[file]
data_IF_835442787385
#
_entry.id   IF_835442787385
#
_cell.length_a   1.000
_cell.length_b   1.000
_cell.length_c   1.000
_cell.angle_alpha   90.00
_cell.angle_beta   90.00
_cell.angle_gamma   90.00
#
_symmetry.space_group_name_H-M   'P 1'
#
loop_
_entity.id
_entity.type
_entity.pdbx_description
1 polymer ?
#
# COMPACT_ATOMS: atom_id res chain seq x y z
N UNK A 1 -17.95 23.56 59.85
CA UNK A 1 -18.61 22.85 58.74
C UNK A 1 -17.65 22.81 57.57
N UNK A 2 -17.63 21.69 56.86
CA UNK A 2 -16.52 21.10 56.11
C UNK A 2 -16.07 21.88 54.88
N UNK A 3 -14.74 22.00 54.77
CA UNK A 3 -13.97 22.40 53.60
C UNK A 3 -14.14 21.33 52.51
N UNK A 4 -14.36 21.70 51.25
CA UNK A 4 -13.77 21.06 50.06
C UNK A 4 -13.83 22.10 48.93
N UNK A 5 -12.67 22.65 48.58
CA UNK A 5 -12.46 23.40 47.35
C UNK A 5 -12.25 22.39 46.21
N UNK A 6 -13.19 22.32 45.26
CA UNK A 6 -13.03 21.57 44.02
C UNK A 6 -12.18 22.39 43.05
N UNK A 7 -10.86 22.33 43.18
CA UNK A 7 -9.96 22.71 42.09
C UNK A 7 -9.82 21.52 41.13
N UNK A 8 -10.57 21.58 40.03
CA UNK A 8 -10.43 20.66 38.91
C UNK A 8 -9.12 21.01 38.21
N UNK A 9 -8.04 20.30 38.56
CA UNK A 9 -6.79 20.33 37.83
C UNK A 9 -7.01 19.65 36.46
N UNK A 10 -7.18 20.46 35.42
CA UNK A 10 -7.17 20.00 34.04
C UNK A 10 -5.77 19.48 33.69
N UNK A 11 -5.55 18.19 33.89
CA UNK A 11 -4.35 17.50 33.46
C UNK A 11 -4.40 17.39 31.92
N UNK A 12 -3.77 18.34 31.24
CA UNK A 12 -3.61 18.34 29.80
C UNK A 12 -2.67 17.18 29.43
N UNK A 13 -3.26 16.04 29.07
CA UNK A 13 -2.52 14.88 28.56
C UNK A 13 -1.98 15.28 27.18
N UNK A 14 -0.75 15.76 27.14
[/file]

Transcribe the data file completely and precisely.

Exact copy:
data_IF_835442787385
#
_entry.id   IF_835442787385
#
_cell.length_a   1.000
_cell.length_b   1.000
_cell.length_c   1.000
_cell.angle_alpha   90.00
_cell.angle_beta   90.00
_cell.angle_gamma   90.00
#
_symmetry.space_group_name_H-M   'P 1'
#
loop_
_entity.id
_entity.type
_entity.pdbx_description
1 polymer ?
#
# COMPACT_ATOMS: atom_id res chain seq x y z
N UNK A 1 -17.95 23.56 59.85
CA UNK A 1 -18.61 22.85 58.74
C UNK A 1 -17.65 22.81 57.57
N UNK A 2 -17.63 21.69 56.86
CA UNK A 2 -16.52 21.10 56.11
C UNK A 2 -16.07 21.88 54.88
N UNK A 3 -14.74 22.00 54.77
CA UNK A 3 -13.97 22.40 53.60
C UNK A 3 -14.14 21.33 52.51
N UNK A 4 -14.36 21.70 51.25
CA UNK A 4 -13.77 21.06 50.06
C UNK A 4 -13.83 22.10 48.93
N UNK A 5 -12.67 22.65 48.58
CA UNK A 5 -12.46 23.40 47.35
C UNK A 5 -12.25 22.39 46.21
N UNK A 6 -13.19 22.32 45.26
CA UNK A 6 -13.03 21.57 44.02
C UNK A 6 -12.18 22.39 43.05
N UNK A 7 -10.86 22.33 43.18
CA UNK A 7 -9.96 22.71 42.09
C UNK A 7 -9.82 21.52 41.13
N UNK A 8 -10.57 21.58 40.03
CA UNK A 8 -10.43 20.66 38.91
C UNK A 8 -9.12 21.01 38.21
N UNK A 9 -8.04 20.30 38.56
CA UNK A 9 -6.79 20.33 37.83
C UNK A 9 -7.01 19.65 36.46
N UNK A 10 -7.18 20.46 35.42
CA UNK A 10 -7.17 20.00 34.04
C UNK A 10 -5.77 19.48 33.69
N UNK A 11 -5.55 18.19 33.89
CA UNK A 11 -4.35 17.50 33.46
C UNK A 11 -4.40 17.39 31.92
N UNK A 12 -3.77 18.34 31.24
CA UNK A 12 -3.61 18.34 29.80
C UNK A 12 -2.67 17.18 29.43
N UNK A 13 -3.26 16.04 29.07
CA UNK A 13 -2.52 14.88 28.56
C UNK A 13 -1.98 15.28 27.18
N UNK A 14 -0.75 15.76 27.14